The number of children targeted for grooming and abuse on Instagram has more than tripled – with some of the victims as young as five years old.
The stats were obtained by the NSPCC and suggest there were 5,161 reports of sexual communications with a child recorded in just 18 months.
Instagram was used in 32% of the cases where the method was recorded, Facebook in 23% and Snapchat in 14%. In summary, the three social media platforms were used in 70% of the incidents.
From April to September 2017 Instagram was used by groomers in 126 instances but it was recorded 428 times in the same period last year, an increase of 239%.
The statistics, provided by 39 of the 43 forces in England and Wales under freedom of information laws, show that in the latest six-month period girls aged 12 to 15 were the most likely to be targeted and that victims were as young as five.
Commenting on the findings the NSPCC’s chief executive, Peter Wanless, has accused social media firms of “10 years of failed self-regulation”.
He said: “These figures are overwhelming evidence that keeping children safe cannot be left to social networks.”
The NSPCC said the figures did not “fully reflect the scale of the issue”, as many crimes go undetected or unreported.
Are social media platforms doing enough to protect children?
The worrying figures come amid growing concern about how social networks protect the children using their platforms.
The government is due to release a white paper about online harms, and the NSPCC hopes this will include new laws to tackle grooming.
Following the figures the NSPCC have now launched their #WildWestWeb campaign, which is calling for an independent regulator with the power to investigate and fine social networks if they fall short in protecting children.
Yahoo UK has contacted Facebook, which also owns Instagram, for comment and the company responded to say that they do not allow content or behaviour that puts the privacy and safety of minors at risk and are working hard with law enforcement to detect and prevent child exploitation.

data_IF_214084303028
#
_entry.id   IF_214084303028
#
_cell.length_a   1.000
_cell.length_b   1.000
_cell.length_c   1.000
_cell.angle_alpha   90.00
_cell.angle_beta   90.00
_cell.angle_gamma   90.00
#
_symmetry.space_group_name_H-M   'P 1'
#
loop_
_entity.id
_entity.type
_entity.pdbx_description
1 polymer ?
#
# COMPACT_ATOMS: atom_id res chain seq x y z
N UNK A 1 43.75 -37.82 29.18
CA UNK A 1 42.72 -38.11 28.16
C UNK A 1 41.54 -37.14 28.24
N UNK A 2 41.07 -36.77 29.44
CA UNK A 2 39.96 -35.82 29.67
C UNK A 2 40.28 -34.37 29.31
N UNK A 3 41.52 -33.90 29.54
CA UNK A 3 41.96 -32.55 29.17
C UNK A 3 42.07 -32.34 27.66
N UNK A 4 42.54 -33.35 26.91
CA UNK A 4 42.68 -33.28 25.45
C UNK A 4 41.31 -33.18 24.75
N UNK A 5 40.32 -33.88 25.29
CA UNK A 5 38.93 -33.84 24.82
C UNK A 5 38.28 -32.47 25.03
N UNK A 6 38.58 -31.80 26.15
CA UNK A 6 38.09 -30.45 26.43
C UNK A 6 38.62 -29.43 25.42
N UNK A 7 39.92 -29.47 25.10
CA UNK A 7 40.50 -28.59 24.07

“Keeping young people safe on our platforms is our top priority and child exploitation of any kind is not allowed,” a spokesperson said.
“We use advanced technology and work closely with the police and CEOP [Child Exploitation and Online Protection] to aggressively fight this type of content and protect young people.”
A spokesperson for Snapchat told Yahoo UK that the company works hard to combat criminal and harmful activity, working closely with law enforcement: “While we understand that any service that facilitates private communication has the potential to be abused, we go to great lengths – within the bounds of existing law – to try to prevent and respond quickly to this type of illegal activity on our platform.
“Snapchat is a fun way to keep in touch with your closest friends so we recommend Snapchatters avoid friending anyone they don’t know in real life or changing their default privacy settings from friends only.”
The company also pointed out that Snapchat is different from other platforms, in that users need to know someone’s username or have their telephone number saved in their phone in order to add a contact.
The explained that by default a profile is private so you cannot receive any messages on Snapchat from someone who you haven’t already added as a friend on the app.
How can parents keep children safe online?
Alastair Graham, CEO of AgeChecked says that both the Government and Social Media sites need to step up to protect children online.